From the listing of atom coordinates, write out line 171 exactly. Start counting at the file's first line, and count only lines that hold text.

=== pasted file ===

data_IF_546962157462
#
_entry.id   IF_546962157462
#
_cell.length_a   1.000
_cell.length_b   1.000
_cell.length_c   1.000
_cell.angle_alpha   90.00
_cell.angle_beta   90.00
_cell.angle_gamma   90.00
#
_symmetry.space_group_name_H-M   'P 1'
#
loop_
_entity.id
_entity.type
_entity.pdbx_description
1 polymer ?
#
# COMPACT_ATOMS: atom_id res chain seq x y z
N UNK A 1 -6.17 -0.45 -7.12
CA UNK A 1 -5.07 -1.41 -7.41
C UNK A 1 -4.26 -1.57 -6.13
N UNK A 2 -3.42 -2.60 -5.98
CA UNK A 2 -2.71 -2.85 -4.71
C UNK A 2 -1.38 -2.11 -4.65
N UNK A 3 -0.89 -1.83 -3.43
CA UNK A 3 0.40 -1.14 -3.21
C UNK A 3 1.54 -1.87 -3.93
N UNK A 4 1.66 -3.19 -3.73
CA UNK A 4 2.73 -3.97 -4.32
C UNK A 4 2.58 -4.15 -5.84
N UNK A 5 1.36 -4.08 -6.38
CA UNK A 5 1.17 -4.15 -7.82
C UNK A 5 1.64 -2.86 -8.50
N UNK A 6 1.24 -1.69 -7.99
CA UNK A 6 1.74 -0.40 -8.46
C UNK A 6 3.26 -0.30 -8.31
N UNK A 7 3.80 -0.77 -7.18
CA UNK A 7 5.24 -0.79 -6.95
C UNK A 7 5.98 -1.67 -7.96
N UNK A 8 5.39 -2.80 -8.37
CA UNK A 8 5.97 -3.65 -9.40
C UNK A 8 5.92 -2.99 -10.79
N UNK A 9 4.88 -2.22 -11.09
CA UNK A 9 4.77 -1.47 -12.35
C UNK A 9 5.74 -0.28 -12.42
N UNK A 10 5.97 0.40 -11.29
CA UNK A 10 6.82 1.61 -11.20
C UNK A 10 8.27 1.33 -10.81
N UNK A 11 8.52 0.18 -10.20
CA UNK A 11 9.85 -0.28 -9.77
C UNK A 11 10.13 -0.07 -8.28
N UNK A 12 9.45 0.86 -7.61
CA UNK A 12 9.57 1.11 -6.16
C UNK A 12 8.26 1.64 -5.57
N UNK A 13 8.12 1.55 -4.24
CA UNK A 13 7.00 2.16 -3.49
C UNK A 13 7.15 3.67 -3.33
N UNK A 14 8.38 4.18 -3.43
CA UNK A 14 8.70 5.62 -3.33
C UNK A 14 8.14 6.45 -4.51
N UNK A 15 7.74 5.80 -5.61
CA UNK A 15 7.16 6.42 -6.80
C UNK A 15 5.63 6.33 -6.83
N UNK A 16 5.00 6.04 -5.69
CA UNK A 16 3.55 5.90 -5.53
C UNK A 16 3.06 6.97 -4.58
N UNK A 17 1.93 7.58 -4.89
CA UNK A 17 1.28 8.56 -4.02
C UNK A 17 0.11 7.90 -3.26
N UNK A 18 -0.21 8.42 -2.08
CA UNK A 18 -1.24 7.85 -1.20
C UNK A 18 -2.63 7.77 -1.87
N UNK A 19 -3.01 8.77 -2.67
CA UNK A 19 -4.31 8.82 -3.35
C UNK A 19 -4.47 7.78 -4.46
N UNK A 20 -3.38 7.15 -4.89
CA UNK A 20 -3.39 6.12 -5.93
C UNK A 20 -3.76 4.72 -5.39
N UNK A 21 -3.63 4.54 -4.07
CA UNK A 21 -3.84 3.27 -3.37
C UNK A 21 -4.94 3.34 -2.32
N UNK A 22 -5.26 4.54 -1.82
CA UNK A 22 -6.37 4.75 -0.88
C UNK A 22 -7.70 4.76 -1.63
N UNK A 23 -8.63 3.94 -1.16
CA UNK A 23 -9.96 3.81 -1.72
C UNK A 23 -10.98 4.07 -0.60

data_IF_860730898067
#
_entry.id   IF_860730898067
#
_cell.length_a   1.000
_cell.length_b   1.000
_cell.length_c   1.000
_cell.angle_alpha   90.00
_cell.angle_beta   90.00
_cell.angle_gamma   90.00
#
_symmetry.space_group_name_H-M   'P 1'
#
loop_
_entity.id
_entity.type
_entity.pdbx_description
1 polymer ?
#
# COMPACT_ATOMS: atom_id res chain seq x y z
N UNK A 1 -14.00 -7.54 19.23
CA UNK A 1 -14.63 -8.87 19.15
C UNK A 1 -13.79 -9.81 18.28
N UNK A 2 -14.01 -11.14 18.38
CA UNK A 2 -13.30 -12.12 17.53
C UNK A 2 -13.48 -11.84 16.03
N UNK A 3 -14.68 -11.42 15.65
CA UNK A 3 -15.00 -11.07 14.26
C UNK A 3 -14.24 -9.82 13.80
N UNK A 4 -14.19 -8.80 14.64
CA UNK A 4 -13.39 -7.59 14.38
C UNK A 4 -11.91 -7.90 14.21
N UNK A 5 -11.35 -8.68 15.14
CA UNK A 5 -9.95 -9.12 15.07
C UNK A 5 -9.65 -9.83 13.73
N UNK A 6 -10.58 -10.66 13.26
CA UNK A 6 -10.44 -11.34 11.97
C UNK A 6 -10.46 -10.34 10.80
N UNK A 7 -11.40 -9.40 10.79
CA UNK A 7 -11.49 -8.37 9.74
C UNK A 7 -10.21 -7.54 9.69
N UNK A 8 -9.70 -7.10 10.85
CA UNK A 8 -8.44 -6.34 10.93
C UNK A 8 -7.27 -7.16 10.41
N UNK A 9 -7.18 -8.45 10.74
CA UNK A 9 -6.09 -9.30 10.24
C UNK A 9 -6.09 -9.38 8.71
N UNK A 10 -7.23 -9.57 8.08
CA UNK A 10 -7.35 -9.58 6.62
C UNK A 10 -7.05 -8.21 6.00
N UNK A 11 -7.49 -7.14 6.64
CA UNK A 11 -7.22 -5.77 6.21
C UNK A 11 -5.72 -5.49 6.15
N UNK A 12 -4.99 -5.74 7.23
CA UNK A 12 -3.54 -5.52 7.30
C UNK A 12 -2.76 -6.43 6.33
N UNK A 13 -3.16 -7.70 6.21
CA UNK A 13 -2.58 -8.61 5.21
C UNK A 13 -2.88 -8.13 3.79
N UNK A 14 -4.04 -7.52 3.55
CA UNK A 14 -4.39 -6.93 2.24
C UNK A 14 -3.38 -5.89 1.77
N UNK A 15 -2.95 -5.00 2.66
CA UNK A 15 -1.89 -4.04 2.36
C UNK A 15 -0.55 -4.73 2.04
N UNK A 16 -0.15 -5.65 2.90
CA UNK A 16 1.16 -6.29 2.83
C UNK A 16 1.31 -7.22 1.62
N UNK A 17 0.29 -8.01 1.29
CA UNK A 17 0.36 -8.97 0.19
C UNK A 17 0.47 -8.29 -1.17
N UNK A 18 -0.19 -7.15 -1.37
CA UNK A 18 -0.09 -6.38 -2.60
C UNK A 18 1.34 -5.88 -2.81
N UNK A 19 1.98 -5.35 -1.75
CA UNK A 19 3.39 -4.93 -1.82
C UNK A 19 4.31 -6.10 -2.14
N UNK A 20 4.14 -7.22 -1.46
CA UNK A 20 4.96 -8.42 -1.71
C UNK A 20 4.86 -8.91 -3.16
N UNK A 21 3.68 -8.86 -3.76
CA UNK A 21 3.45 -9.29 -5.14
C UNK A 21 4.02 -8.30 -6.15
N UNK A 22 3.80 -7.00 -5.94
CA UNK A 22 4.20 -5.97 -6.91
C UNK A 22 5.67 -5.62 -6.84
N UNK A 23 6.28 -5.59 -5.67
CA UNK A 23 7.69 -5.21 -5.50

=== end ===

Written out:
CA UNK A 21 3.45 -9.29 -5.14